This small dwelling accommodated John and Mary Jane Joyce, with their children James, Poppie, Stannie, Charlie, Eileen, May, Eva, Florrie, and Baby. All would have had rotted teeth. After Mrs Joyce’s death (August 13, 1903), Poppie (aged 19) attempted to maintain some semblance of order.


Hôtel Corneille, 5 rue Corneille (3–22 December 1902)


7 St. Peter’s Terrace (October 1902-January 1903)


18-23 January 1903


Hôtel Corneille, 5 rue Corneille (23 January-12 April 1903)


7 St. Peter’s Terrace (April 1903-late March 1904)

Joyce’s mother May Joyce dies on 13 August 1903.


60 Shelbourne Road (late March-31 August 1904)

Joyce meets Nora Barnacle on Nassau Street 10 June 1904.


35 Strand Road (1-2 September 1904)

The home of the theosophist James H. Cousins and his wife Gretta.

unidentified (3 September 1904)

The lodgings of a medical student named O’Callaghan.


103 North Strand Road (4-8 September 1904)

The home of his aunt Josephine, wife of his mother’s brother, William Murray.


Martello Tower (9-15 September 1904)

The temporary abode of Oliver St John Gogarty and Samuel Chenevix Trench


103 North Strand Road (15-19 September 1904)


7 St. Peter’s Terrace (19 September-8 October 1904)


8–11 October 1904


Gasthaus Hoffnung (11-19 October 1904)


c/o Berlitz School, via S. Nicolà (20-30 October 1904)


Via Giulia 2II (30 October-31 December 1904)

Via Medolina 7 (1 January-March 1905)


Piazza Ponteroso 3III (12 March-1 May 1905)

Via S. Nicolò 30II (1 May 1905-24 February 1906)

Via Giovanni Boccaccio 1II (24 February-30 July 1906)


30-31 July 1906


Via Frattina 52II (31 July-3 December 1906)

Via Monte Brianzo 51IV (8 December 1906-7 March 1907)


Via S. Nicolò 32III (7 March-November 1907)

In July-August Joyce in Municipal Hospital, Trieste

Via Caterina 1I (1 December 1907-April 1909)

Via Vincenzo Scussa 8I (25 April 1909-25 July 1909)


25-29 July 1909

Joyce returns to Dublin with his son Giorgio, leaving Nora and Stanislaus in Trieste.


44 Fontenoy Street (July-August 1909)

Joyce and his son stay at the latest, quite small, Joyce family residence.


Dominick Street (August 1909)

The home of Nora’s uncle Michael Healy.

Joyce spent some time chatting to Nora’s mother and listening to her sing old ballads at her home at 4 Bowling Green.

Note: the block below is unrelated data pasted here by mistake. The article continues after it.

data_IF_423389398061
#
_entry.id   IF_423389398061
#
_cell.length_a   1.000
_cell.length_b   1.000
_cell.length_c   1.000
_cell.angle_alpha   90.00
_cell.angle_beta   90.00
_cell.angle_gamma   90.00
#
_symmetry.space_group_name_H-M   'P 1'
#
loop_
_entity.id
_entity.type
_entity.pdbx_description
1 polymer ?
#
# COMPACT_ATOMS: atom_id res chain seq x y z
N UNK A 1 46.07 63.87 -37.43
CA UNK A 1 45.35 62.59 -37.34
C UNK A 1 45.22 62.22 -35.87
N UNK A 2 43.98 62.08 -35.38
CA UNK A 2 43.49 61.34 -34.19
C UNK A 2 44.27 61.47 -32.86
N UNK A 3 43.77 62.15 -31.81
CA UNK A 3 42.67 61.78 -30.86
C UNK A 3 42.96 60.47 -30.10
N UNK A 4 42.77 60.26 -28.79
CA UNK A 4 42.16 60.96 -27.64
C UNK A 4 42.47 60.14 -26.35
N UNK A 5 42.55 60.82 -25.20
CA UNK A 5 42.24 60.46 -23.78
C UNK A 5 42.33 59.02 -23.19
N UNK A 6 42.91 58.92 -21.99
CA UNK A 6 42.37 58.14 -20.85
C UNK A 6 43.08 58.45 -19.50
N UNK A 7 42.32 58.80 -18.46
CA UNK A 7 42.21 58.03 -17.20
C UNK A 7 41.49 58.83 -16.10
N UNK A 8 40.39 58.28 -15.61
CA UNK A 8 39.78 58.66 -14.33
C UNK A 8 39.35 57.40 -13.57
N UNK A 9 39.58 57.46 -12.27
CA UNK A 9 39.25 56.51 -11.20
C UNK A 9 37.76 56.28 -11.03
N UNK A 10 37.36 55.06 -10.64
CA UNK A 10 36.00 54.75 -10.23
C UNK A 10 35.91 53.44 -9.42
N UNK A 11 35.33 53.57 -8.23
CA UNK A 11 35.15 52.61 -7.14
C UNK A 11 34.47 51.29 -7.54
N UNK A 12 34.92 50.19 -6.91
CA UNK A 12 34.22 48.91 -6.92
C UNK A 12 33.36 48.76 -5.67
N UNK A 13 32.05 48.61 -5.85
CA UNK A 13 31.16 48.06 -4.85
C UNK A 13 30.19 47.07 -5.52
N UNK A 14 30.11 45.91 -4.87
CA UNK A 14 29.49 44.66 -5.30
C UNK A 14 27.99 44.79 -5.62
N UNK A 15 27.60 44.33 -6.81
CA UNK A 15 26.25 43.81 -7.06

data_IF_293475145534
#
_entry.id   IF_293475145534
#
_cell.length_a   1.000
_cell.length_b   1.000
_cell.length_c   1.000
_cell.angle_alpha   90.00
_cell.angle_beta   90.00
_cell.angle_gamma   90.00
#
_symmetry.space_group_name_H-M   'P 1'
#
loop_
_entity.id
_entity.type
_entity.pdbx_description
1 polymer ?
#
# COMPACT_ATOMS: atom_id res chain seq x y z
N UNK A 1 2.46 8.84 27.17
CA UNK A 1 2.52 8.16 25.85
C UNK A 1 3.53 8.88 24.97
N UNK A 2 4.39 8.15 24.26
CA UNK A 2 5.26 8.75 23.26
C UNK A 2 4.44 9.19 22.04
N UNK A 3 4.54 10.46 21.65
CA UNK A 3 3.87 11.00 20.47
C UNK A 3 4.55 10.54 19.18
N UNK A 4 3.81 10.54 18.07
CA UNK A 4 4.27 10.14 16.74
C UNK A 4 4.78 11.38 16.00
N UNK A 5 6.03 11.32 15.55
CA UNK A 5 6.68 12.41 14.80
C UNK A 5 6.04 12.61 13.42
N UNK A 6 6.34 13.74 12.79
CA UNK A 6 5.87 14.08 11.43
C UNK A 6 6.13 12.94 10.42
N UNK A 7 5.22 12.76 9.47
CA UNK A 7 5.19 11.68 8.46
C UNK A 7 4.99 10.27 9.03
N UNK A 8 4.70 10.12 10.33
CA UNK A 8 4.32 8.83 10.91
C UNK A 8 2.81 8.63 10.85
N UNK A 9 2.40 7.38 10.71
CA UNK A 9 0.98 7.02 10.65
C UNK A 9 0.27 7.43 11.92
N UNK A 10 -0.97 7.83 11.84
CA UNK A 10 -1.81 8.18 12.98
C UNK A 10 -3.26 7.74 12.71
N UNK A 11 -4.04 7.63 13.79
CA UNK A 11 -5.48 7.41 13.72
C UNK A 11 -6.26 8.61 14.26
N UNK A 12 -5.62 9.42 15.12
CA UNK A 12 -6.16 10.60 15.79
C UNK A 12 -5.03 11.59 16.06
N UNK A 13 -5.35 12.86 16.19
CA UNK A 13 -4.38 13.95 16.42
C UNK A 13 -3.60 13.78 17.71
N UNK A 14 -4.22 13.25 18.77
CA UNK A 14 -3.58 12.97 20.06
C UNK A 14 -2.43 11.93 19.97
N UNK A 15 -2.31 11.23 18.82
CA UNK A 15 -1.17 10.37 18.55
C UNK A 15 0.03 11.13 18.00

44 Fontenoy Street (August-9 September 1909)


9-13 September 1909


Via Vincenzo Scussa 8I (13 September-18 October 1909)


18-21 October 1909


44 Fontenoy Street (21 October 1909-2 January 1910)

Joyce was in Dublin to on business (the Volta Cinema enterprise). He visited Belfast on 27 November and Cork on 12 December. The cinema opened its doors on 20 December.


2-6 January 1910

Joyce was accompanied by his sisten Eileen.


Via Vincenzo Scussa 8I (6 January-December 1910)

Via della Barriera Vecchua 32III (December 1910-1 September 1912)


12-15 July 1912

Nora Joyce and Lucia travelled first, arriving on 8 July, followed by James Joyce and Giorgio on 15 July. In London, Joyce visited the offices of Maunsel and Company. He then spent two days in Dublin having discussions with his publishers before joining Nora and Lucia in Galway on 17 July.


4 Bowling Green (17 July-17 August 1912)

The young family visited the Aran Islands, the locale of Synge’s plays, and Oughterard, in the graveyard of which Joyce places the grave of Michael Furey in “The Dead”.


13, then 17, then 21 Richmond Place, North Circular Road. (17-22 August 1912)

These were rented rooms and Joyce was alone. He was beset on multiple fronts. Getting Dubliners published in Dublin was proving impossible.


103 North Strand Road (22 August-11 September 1912)

When rejoined by Nora and the children, they stayed at Aunt Josephine’s house.

The printed sheets of Dubliners were allegedly (though not actually—they never existed) guillotined on 10 September 1912.


11-15 September 1912


Via Donato Bramante 4II (15 September 1912-*28 June 1915)


*28/30 June 1915